Good Judgement Comes From Experience
But experience comes from bad judgement. Am I right, or am I right?
I’m largely a self taught woodworker, so I have a lot of experience at messing up. Couple that with the fact that I build custom projects, things that don’t have plans or instructional videos, and I often find myself building things or redoing a process several times before I’m satisfied with it. Hey, it happens. I’m creating something that is essentially only a thought, a concept, a notion,and making it those concepts reality. There might be similar pictures/videos/pieces out there, of course, but chances are, there is some nuance or construction method or technique or what have you that was learned at the bench of a Master Craftsman.
The upside to not always working from an ‘established’ method is that I’m free to experiment. If you know me even a little bit, you know that I’m a firm believer in 1) Life is an experiment and 2) I’m not afraid to fail.
Learning From Failure
We have to be able to let ourselves fail. Have to. Absolutely have to. If we were afraid of failure, humanity would never have left the driveway, so to speak. Every day when we leave the driveway, we are going to face some action, circumstance, situation, or scenario where there are three possible outcomes. We will choose the right outcome, and be successful. We will choose the wrong outcome, and fail. We will choose neither outcome, and DO NOTHING.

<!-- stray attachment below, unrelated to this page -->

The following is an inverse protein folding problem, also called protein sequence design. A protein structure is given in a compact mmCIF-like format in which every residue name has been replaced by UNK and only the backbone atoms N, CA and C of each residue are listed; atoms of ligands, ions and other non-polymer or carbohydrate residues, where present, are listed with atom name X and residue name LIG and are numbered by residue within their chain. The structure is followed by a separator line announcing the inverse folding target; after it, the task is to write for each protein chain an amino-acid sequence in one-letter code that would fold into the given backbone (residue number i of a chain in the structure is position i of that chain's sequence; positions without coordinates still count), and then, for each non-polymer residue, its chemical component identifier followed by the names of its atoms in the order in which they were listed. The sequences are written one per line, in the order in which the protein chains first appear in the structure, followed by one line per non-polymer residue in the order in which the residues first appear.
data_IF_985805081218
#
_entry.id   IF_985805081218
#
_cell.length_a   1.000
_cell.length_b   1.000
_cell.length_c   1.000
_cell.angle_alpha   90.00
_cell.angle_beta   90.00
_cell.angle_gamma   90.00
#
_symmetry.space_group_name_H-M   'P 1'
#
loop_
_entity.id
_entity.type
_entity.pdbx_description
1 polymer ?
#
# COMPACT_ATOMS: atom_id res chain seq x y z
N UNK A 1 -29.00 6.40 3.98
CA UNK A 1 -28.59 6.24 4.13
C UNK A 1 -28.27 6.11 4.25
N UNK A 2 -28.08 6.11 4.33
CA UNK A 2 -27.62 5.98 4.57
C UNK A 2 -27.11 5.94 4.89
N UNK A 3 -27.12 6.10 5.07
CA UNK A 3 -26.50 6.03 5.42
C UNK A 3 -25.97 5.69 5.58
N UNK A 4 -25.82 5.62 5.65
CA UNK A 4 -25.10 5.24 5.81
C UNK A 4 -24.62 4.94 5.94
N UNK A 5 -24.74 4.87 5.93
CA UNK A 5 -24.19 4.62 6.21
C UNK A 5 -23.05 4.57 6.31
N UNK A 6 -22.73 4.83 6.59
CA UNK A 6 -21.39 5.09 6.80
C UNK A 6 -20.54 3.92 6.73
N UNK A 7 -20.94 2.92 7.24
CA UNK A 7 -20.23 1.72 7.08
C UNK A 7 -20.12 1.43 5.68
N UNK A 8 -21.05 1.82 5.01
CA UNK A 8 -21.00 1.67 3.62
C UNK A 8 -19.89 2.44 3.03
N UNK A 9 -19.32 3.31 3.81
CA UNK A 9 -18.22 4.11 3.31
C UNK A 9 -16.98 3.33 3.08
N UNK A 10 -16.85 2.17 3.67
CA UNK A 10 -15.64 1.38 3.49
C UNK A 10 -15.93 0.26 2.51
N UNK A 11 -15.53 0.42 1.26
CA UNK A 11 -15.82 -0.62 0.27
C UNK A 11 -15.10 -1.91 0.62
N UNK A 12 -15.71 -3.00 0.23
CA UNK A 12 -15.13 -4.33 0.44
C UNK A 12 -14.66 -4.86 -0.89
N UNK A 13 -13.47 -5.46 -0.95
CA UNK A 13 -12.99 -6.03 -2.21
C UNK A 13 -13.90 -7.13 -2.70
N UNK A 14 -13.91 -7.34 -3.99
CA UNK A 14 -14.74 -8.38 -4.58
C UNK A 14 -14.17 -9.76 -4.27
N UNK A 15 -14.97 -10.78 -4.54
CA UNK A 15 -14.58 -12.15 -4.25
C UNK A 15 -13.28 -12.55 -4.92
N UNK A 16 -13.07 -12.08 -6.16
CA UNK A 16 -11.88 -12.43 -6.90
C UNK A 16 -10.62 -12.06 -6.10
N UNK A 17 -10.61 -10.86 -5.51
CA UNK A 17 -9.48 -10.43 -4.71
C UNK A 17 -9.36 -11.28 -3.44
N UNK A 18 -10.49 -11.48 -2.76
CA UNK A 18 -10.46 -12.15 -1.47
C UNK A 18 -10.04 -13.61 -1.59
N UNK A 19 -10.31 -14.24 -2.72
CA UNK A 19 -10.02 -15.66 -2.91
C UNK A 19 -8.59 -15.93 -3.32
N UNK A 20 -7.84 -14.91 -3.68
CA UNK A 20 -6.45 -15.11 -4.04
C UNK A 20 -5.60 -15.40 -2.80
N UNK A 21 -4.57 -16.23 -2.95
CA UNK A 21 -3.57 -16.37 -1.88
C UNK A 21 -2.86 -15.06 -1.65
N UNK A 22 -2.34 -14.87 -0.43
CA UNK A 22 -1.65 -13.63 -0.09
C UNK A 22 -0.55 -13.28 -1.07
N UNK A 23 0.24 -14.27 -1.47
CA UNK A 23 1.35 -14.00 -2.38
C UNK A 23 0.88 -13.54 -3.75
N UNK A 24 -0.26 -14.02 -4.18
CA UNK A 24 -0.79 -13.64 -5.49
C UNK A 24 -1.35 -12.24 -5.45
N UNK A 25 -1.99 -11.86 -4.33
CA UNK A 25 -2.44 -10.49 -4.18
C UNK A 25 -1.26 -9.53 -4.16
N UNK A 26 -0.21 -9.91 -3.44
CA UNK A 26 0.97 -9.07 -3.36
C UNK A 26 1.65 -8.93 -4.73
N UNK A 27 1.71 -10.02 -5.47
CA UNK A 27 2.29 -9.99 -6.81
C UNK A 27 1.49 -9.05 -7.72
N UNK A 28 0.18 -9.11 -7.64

If we do nothing, how can we get experience? How often have we made the correct decision based on experience? Let’s put it this way…Why does the saying, “Third time’s a charm” even exist as a saying, and why is it so true? Because we’ve FAILED the first two times, but we’ve gotten experience, and we’ve LEARNED from that experience, and we try it again, and boom. The third time’s a charm.
Today I’m working on a build, and based on experience, I’m trying another method. I nailed the build on the first shot, but it was built on previous failures.
There is a Master Craftsman from the Old World, his name is Franz Klaus. He learned woodworking from his father, who learned it from his father. Third generation woodworker. I read recently that he’s never learned mortise and tenon joints, because he never was taught them. He was taught that the end all and be all of joinery was the dovetail joint. He later learned them and mastered them. The mortise and tenon joint became part of his toolbox when it came to construction methods. Maybe he experimented with them, or maybe he never approached them because he never needed to. I don’t know. I don’t know the guy, but I’ve watched his chisel sharpening techniques on the YouTubes.
I’m not constrained by limiting myself to only what I’ve been taught, because I’m self-taught. Like I said, it’s got its drawbacks, but the upside is that I am free to experiment with my own curriculum. Call it what you will, but trial and error and experimentation and allowing yourself to mess up is a vital part of any learning method. What is key is being able to learn from those non-successful endeavors, and then BOOM!
You nail the build on the first shot.